Immediate release
April 16, 2012

More information
Michael Vickerman
Director, Programs and Policy

Statement of RENEW Wisconsin&nbspPSC Issues Flawed Decision on Renewable EnergyIncentives Will Favor Biogas and Biomass, Penalize Solar, Small Wind
In deciding last Friday on a new approach to funding renewable energy systems through the Focus on Energy program, the Public Service Commission (PSC) reserved the bulk of the incentives for energy systems using (1) biogas from agriculture and industrial operations; (2) biomass combustion; and (3) geothermal heat pumps. In so doing, it consigned solar and small wind to a minor role for the next couple of years.

The PSC’s decision came more nine months after Focus on Energy’s program administrator announced in June 2011 that it would temporarily discontinue awarding incentives to renewable energy systems beginning that July. Systems approved for incentives prior to that time were allowed to go forward.

Beginning in 2012, the PSC will impose a $10 million cap on program outlays dedicated to renewable energy in a given year. The percentage of that amount that flows to energy producers in the form of incentives has not been determined. Shortly after the Friday open meeting, the agency issued a statement which can be accessed at

The following represents RENEW Wisconsin’s reaction to the new Focus on Energy policy on funding renewable energy systems. For the record, RENEW Wisconsin’s advocacy was a driving force behind the creation of Focus on Energy renewable energy program in 2002.


“We wish we could be more supportive of the long-overdue action the Commission took last Friday, but unfortunately it is flawed in at least one key respect, and the result will be a very unbalanced resource portfolio going forward,” said Michael Vickerman, RENEW’s director of programs and policy.

“The biggest problem with the new policy is that it reserves three-quarters of available funds for biogas, biomass and geothermal heat pump systems while limiting funding for solar and small wind projects to only one-third of the program budget for biogas and biomass energy. Under the new policy, the amount awarded to biogas, biomass, and geothermal determines the overall funding level for renewables.”

“Let’s do the math. If it’s a good year for biogas, biomass, and geothermal, and enough applications come in to obligate in full the $7,500,000 reserved for this category, then solar and small wind could receive the remaining funds up to $2,500,000. But if biogas, biomass, and geothermal have an off year and only $3,000,000 worth of applications is approved, the share that remains for solar and small wind shrinks to $1,000,000.”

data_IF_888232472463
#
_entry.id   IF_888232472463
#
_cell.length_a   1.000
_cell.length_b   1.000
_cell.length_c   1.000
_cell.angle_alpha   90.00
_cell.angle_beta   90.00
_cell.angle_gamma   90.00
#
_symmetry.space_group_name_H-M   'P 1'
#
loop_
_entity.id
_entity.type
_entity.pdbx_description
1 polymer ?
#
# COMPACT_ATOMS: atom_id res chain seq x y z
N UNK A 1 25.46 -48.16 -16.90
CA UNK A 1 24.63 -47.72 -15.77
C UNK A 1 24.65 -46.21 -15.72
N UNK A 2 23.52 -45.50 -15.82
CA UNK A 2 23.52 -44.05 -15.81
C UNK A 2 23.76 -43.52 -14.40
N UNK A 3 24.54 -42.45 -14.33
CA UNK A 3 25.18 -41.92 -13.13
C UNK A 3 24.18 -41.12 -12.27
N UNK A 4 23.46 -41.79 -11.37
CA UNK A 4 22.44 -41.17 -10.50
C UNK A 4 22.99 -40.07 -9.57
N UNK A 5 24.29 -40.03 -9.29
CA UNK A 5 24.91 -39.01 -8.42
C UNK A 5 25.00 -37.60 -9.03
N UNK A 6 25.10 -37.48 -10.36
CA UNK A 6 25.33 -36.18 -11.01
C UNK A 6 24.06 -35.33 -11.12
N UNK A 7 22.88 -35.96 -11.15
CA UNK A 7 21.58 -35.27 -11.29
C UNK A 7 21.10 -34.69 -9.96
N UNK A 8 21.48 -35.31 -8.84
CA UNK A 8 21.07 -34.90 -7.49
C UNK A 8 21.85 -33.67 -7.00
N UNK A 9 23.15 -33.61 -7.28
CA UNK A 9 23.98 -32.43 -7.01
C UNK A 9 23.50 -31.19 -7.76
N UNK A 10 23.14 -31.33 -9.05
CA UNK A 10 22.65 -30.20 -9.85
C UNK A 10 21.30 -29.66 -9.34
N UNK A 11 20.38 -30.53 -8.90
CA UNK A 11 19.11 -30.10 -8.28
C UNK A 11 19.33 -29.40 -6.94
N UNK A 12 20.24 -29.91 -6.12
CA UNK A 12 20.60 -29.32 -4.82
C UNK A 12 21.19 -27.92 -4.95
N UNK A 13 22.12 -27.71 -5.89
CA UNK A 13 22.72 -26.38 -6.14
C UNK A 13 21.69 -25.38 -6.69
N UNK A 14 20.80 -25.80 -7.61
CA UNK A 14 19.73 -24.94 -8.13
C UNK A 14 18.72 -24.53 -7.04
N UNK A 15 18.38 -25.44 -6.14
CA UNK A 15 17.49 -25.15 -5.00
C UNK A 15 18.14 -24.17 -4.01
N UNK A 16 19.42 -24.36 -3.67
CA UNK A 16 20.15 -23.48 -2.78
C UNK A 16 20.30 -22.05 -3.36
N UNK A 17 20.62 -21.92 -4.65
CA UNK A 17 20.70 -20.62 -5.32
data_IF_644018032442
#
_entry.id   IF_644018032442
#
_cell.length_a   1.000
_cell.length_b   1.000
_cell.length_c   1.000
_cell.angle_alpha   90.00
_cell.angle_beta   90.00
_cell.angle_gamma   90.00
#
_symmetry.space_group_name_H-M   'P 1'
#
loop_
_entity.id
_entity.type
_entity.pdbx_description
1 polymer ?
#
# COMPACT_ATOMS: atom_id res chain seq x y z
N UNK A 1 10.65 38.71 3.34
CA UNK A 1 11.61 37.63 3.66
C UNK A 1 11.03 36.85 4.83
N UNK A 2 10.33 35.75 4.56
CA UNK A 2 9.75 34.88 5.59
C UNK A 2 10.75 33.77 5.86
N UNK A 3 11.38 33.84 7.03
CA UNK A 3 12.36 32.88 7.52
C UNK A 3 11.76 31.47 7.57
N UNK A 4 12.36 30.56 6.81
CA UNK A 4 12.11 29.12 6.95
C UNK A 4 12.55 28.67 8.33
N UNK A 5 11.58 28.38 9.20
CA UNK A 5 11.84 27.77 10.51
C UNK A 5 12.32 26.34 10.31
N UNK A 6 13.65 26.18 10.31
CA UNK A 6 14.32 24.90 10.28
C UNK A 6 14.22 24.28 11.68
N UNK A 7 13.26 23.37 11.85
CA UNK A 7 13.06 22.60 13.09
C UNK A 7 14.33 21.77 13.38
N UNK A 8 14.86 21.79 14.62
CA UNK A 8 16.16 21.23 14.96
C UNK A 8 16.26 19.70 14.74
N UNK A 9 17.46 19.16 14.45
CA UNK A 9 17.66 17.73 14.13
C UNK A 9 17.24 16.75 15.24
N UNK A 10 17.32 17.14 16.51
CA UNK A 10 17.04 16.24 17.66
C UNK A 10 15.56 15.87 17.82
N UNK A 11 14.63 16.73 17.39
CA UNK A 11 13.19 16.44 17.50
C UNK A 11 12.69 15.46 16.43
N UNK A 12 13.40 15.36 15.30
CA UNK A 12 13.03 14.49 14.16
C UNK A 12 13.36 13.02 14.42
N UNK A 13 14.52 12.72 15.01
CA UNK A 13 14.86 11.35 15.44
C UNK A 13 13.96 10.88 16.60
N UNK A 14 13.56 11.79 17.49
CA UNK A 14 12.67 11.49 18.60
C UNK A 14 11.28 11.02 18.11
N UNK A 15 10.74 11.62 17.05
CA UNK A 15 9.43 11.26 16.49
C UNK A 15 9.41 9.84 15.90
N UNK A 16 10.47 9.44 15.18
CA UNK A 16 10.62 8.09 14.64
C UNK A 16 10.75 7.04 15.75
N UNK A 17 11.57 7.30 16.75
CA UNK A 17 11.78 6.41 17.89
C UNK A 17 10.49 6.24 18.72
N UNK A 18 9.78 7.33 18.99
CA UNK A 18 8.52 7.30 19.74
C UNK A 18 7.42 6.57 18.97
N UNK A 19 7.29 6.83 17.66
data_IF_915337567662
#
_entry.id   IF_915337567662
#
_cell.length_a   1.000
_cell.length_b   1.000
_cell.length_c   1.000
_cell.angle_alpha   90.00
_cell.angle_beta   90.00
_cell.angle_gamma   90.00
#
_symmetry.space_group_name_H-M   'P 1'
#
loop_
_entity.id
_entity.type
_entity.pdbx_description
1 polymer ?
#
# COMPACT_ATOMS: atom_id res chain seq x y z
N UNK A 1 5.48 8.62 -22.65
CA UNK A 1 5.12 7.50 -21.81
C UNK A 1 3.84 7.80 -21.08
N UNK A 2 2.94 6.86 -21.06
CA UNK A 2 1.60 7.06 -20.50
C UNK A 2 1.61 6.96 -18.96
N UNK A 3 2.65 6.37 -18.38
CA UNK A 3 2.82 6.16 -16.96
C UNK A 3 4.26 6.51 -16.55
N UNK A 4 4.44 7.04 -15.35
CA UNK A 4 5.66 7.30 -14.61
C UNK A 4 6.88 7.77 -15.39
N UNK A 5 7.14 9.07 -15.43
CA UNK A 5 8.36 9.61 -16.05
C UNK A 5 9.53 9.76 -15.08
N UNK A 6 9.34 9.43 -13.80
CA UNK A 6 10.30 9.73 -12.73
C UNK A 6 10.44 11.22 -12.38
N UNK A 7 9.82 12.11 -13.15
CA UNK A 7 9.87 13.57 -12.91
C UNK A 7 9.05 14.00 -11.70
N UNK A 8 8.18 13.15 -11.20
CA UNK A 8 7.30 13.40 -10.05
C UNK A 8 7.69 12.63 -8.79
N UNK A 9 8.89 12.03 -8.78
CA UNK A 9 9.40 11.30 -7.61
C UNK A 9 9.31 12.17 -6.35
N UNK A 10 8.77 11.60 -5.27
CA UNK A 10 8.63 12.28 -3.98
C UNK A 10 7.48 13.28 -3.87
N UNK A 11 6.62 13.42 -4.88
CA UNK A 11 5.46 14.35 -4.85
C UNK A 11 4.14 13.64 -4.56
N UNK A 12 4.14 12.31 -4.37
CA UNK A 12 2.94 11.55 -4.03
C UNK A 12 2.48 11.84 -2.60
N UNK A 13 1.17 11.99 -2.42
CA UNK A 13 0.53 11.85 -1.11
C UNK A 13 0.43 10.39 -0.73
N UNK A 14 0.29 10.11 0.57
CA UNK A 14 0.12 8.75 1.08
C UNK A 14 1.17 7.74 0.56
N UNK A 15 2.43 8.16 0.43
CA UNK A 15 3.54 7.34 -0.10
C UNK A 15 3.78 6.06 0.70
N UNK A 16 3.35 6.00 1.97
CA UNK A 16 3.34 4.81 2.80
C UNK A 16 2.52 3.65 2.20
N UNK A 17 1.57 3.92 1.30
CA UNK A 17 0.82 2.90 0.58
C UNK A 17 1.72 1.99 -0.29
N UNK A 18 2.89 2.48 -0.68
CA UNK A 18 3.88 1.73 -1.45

“We are strong supporters of biogas and biomass energy systems, but this allocation goes too far in that direction. Even under the best-case scenario, solar and small wind will see a significant reduction of incentive support.”

“Whether intended or not, the PSC’s funding formula effectively picks winners and losers going forward. Although state law directs the PSC to place a higher priority on non-combustible renewables than on combustibles, this policy does the reverse.”

“As long as funding for solar and small wind systems remains contingent on outlays for biomass, biogas, and geothermal, uncertainty and instability will prevail in that market segment. Administering this aspect of the Focus on Energy program will present a number of challenges. ”

“We believe this problem flows from the PSC’s continuing difficulties in fairly evaluating the cost-effectiveness of non-combustible renewables. Basically, the PSC treats those resources as though they were an expensive form of energy efficiency. But small, non-combustible renewables and energy efficiency are different animals, yielding very different outcomes and benefit streams. Small-scale renewables are clean and homegrown energy sources. The PSC’s test for determining cost-effectiveness in large part ignores those attributes,” Vickerman said.